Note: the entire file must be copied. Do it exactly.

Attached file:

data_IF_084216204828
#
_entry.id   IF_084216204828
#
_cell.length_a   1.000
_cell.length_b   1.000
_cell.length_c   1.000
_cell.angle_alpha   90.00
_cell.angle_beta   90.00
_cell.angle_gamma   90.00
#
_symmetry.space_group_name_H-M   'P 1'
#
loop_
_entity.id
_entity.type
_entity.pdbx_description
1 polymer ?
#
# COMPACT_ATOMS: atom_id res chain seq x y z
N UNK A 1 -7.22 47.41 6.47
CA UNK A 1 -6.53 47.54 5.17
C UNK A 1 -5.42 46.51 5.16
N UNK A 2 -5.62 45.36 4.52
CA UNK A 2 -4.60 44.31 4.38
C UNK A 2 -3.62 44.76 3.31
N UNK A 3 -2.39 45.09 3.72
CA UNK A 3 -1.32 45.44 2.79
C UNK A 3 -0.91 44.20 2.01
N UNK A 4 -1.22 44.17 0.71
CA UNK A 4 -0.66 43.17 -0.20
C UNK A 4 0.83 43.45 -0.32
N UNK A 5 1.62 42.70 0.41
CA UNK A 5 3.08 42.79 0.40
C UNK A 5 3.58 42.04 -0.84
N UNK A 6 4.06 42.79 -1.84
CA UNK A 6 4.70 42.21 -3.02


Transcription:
data_IF_084216204828
#
_entry.id   IF_084216204828
#
_cell.length_a   1.000
_cell.length_b   1.000
_cell.length_c   1.000
_cell.angle_alpha   90.00
_cell.angle_beta   90.00
_cell.angle_gamma   90.00
#
_symmetry.space_group_name_H-M   'P 1'
#
loop_
_entity.id
_entity.type
_entity.pdbx_description
1 polymer ?
#
# COMPACT_ATOMS: atom_id res chain seq x y z
N UNK A 1 -7.22 47.41 6.47
CA UNK A 1 -6.53 47.54 5.17
C UNK A 1 -5.42 46.51 5.16
N UNK A 2 -5.62 45.36 4.52
CA UNK A 2 -4.60 44.31 4.38
C UNK A 2 -3.62 44.76 3.31
N UNK A 3 -2.39 45.09 3.72
CA UNK A 3 -1.32 45.44 2.79
C UNK A 3 -0.91 44.20 2.01
N UNK A 4 -1.22 44.17 0.71
CA UNK A 4 -0.66 43.17 -0.20
C UNK A 4 0.83 43.45 -0.32
N UNK A 5 1.62 42.70 0.41
CA UNK A 5 3.08 42.79 0.40
C UNK A 5 3.58 42.04 -0.84
N UNK A 6 4.06 42.79 -1.84
CA UNK A 6 4.70 42.21 -3.02